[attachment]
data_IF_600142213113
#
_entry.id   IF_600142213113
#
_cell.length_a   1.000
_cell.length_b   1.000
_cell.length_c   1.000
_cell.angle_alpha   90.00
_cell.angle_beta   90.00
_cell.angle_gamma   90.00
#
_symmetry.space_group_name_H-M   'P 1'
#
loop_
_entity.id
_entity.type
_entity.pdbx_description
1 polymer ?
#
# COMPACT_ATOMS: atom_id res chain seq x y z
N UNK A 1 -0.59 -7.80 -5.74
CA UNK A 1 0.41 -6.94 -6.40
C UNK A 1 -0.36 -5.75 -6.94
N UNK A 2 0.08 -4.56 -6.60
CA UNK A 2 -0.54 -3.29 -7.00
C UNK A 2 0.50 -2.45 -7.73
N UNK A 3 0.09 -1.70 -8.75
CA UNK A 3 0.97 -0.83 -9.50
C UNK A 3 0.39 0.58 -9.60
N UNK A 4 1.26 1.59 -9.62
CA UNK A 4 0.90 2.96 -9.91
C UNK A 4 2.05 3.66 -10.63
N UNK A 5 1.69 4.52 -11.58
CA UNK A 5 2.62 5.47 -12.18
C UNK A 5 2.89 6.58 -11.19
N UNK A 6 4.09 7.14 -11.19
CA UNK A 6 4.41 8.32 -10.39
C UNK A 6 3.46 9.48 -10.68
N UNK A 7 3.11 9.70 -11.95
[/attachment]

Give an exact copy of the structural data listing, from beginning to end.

data_IF_600142213113
#
_entry.id   IF_600142213113
#
_cell.length_a   1.000
_cell.length_b   1.000
_cell.length_c   1.000
_cell.angle_alpha   90.00
_cell.angle_beta   90.00
_cell.angle_gamma   90.00
#
_symmetry.space_group_name_H-M   'P 1'
#
loop_
_entity.id
_entity.type
_entity.pdbx_description
1 polymer ?
#
# COMPACT_ATOMS: atom_id res chain seq x y z
N UNK A 1 -0.59 -7.80 -5.74
CA UNK A 1 0.41 -6.94 -6.40
C UNK A 1 -0.36 -5.75 -6.94
N UNK A 2 0.08 -4.56 -6.60
CA UNK A 2 -0.54 -3.29 -7.00
C UNK A 2 0.50 -2.45 -7.73
N UNK A 3 0.09 -1.70 -8.75
CA UNK A 3 0.97 -0.83 -9.50
C UNK A 3 0.39 0.58 -9.60
N UNK A 4 1.26 1.59 -9.62
CA UNK A 4 0.90 2.96 -9.91
C UNK A 4 2.05 3.66 -10.63
N UNK A 5 1.69 4.52 -11.58
CA UNK A 5 2.62 5.47 -12.18
C UNK A 5 2.89 6.58 -11.19
N UNK A 6 4.09 7.14 -11.19
CA UNK A 6 4.41 8.32 -10.39
C UNK A 6 3.46 9.48 -10.68
N UNK A 7 3.11 9.70 -11.95